Influencing with confidence: how to get your voice heard

Influencing with confidence: how to get your voice heard
March 1, 2023 Linda Murray

Are you in a situation where you’d like to make a contribution but can’t seem to make your manager or CEO pay attention? I’ve had clients tell me about the wonderful ideas their leaders won’t listen to. Guess what? It’s not the idea they aren’t hearing; it’s you. It’s time you learnt how to influence people more senior than you – how to influence up.

“Like many other leadership skills, the ability to influence isn’t automatic due to your position or role, nor is it inherent. The ability to influence can be learned and developed with practice and is well worth the effort when you consider the potential benefits.”

It starts with you.

You might be thinking how difficult your CEO is being by not grabbing your great idea with both hands. Here’s the thing. Your CEO or leader isn’t being difficult.  The problem is that you don’t have a strategy for making your boss want to listen. The art of influencing up starts with self-awareness and is followed by strategy.


How does your leader see you?

How have you presented yourself in the workplace?

If you haven’t spent time establishing your credibility and professionalism, you can understand why they might not pay you any attention.

  • Are you reliable?
  • Do you communicate well?
  • Are you a team player?
  • Do you do quality work?
  • Have you come to their attention at all (in a positive way?)

Your ability to influence is a reflection of skills, behaviours and relationships. Time spent on self-development will always boost your credibility. It will increase the range of skills you need to clearly communicate your ideas.

Clever strategies to influence

1. Understand what matters to your leader.

It’s difficult for anyone to be heard if they are talking about an idea which doesn’t relate to the major concerns of their leader. Writing in Forbes, Jo Miller, leadership coach says, “Once you know what your boss is focused on, work backward to craft your messages, establishing a clear link between your most important talking points and his or her most important priorities.” Connect your ideas directly to organisational and team goals. It’s hard not to listen to something so relevant.

2. Think beyond data.

While facts and figures can make indisputable evidence to support your case, it’s not always enough to win people over. They come second to the emotional connection and engagement. Tell the story, paint the picture. Seek engagement first and let your leader use the facts and figures to mentally justify their decision.

3. Clarity and confidence will support you.

Polish your executive presence and your ability to inspire confidence. If you look confident, your leader is more likely to feel confidence in you. Prepare yourself before presenting your idea or asking for what you need. Know what you want to say and how you want to say it. Smooth and cohesive delivery means your message is more likely to be received.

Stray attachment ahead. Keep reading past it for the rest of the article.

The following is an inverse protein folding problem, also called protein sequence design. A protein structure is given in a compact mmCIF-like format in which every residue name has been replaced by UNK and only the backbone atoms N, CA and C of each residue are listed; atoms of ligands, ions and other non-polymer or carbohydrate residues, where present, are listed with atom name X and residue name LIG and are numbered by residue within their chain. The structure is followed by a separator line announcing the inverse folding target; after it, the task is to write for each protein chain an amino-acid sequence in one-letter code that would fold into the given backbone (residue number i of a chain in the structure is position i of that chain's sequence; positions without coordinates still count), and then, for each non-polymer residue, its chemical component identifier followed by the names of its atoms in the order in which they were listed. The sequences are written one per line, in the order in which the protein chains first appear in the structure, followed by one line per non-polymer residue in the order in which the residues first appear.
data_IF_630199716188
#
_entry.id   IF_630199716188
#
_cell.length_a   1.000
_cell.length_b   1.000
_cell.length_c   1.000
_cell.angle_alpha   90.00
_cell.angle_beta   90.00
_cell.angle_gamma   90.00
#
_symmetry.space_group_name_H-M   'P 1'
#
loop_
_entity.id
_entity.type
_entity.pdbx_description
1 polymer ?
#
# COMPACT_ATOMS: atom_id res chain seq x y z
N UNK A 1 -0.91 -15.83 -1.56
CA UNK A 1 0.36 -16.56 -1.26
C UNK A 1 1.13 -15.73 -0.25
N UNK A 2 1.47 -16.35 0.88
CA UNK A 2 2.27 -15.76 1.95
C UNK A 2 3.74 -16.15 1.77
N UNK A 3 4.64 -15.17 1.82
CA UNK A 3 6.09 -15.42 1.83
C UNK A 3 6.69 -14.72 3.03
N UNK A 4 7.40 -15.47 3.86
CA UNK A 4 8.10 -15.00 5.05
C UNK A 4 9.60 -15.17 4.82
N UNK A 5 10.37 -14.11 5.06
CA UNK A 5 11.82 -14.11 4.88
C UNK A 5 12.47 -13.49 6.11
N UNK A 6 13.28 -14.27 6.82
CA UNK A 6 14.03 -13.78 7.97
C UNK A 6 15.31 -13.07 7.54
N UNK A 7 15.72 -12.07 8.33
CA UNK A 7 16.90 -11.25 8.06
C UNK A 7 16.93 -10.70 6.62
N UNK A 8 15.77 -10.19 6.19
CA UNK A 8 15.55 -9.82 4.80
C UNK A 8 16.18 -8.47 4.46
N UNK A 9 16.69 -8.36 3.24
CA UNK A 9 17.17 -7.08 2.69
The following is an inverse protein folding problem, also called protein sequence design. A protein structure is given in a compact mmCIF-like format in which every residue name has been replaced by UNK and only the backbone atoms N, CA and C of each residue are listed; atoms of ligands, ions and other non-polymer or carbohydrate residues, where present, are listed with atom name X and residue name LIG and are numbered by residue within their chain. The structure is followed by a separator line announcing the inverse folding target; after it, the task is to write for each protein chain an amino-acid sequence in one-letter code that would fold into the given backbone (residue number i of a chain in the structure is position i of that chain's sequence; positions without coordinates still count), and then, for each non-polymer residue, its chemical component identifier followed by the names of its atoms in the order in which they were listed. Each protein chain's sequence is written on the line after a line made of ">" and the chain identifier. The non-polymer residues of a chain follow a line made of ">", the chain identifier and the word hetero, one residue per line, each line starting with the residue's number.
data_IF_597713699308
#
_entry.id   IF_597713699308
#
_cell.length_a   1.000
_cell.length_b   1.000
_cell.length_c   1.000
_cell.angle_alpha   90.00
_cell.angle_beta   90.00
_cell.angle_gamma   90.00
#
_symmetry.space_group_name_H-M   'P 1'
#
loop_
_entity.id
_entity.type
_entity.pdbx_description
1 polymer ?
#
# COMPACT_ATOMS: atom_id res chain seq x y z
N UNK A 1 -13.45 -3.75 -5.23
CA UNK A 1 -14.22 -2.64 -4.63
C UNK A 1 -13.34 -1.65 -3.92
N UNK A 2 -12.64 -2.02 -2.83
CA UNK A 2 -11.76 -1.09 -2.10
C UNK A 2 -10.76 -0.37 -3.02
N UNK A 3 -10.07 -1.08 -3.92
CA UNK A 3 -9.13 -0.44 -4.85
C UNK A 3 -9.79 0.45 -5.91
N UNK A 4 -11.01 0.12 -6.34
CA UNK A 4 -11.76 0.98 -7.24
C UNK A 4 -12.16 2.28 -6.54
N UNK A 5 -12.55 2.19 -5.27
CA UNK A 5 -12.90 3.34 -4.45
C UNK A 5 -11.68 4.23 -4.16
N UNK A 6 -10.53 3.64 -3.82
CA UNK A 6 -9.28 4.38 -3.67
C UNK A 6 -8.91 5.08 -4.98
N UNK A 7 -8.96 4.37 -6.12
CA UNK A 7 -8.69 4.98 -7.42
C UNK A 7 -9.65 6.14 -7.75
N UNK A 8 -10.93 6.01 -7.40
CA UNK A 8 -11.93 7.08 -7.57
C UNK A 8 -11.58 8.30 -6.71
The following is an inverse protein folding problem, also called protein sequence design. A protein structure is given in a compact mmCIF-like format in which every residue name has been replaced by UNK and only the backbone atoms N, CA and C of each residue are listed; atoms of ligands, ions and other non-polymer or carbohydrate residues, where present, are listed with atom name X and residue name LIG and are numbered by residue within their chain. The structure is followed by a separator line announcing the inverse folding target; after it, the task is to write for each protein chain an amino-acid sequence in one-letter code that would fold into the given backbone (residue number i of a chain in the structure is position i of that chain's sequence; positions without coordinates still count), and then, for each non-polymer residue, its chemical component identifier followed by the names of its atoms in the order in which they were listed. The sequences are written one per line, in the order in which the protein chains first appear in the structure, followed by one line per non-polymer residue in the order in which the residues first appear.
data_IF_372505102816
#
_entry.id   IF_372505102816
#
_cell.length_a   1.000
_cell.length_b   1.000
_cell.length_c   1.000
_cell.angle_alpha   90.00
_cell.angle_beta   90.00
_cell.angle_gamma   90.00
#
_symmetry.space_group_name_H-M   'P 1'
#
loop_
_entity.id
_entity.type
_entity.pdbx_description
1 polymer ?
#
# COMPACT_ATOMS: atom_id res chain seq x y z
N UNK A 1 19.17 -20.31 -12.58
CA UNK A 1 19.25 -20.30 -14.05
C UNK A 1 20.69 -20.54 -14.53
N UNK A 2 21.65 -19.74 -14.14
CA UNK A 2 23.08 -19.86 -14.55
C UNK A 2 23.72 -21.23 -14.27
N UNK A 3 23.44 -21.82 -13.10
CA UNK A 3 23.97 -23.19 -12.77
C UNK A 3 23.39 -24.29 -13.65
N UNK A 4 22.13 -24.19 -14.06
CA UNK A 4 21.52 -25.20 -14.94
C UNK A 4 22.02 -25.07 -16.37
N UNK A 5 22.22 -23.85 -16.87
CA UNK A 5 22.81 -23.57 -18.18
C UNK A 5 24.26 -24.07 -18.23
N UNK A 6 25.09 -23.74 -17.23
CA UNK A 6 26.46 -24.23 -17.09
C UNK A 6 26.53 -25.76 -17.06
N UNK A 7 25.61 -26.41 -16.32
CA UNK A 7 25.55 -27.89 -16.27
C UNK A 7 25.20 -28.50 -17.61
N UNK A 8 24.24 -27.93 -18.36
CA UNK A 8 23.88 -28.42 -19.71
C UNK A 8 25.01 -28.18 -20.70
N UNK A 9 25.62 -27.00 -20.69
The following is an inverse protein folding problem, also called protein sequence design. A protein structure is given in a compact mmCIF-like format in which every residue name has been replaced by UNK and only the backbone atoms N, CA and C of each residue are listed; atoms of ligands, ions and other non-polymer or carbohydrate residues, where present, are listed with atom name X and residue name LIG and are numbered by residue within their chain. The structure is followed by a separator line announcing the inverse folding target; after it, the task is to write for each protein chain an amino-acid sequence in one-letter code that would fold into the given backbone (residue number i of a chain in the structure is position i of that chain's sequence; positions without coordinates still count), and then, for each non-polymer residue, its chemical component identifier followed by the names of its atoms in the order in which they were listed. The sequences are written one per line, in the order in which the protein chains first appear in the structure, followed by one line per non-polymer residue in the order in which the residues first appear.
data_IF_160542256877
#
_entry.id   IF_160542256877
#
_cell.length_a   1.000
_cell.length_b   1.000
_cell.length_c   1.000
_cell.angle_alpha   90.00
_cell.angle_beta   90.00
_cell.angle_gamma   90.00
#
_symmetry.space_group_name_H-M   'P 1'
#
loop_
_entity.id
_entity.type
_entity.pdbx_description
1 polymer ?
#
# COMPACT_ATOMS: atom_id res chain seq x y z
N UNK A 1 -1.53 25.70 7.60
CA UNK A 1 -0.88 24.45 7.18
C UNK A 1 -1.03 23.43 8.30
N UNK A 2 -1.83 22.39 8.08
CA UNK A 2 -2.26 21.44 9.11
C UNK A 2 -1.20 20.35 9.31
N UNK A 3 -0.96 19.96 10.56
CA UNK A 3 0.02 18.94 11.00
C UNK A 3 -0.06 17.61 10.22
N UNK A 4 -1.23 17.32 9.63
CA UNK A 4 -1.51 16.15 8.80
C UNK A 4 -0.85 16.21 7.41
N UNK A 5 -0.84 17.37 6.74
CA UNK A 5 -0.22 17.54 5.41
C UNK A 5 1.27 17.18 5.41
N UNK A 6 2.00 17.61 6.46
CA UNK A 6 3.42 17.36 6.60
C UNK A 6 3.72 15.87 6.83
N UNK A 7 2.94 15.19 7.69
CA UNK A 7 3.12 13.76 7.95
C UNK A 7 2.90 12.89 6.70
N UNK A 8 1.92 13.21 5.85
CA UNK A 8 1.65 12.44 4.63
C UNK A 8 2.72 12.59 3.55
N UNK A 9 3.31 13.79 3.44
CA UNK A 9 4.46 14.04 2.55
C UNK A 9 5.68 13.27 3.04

4. Build relationships and alliances.

Strong relationships are important when you’re trying to influence without authority. Build relationships within your team and with people likely to be on the same page. Get to know your leader and allow him or her to know you. Look for the key influencers in your organisation and get to know them. Build your networks and include people in senior roles. Let them get to know you and start to gain their respect. You’ll always have people to support your case formally or informally with your leader or CEO.

5. Accept rejection gracefully.

No matter how well you present your ideas, there will be times when they are rejected. How you handle the rejection affects your credibility for the future.

  • Ask for feedback and listen to it.
  • Hear the reasons for the rejection.
  • Reflect on your presentation and look for gaps or ways you could have better communicated the idea.
  • Consider the language you used and, especially for women, look for those words we tend to use which dilute our point of view. End the
  • conversation on a positive note so the lasting impression is that you’re full of savvy ideas.

6. Stop diluting your words

I covered this topic in last weeks post, and if you haven’t yet mastered the art of powerful communication, it’s time you did. Here are some techniques you can practice and incorporate into your delivery.

By following these strategies and paying attention to your actions and behaviours in the workplace, you will be able to influence up and overcome the power gap. Stay in control of your year and your career.

Would you like more information about influencing up and how you can become a powerful influencer? Let’s chat about how I can help you.

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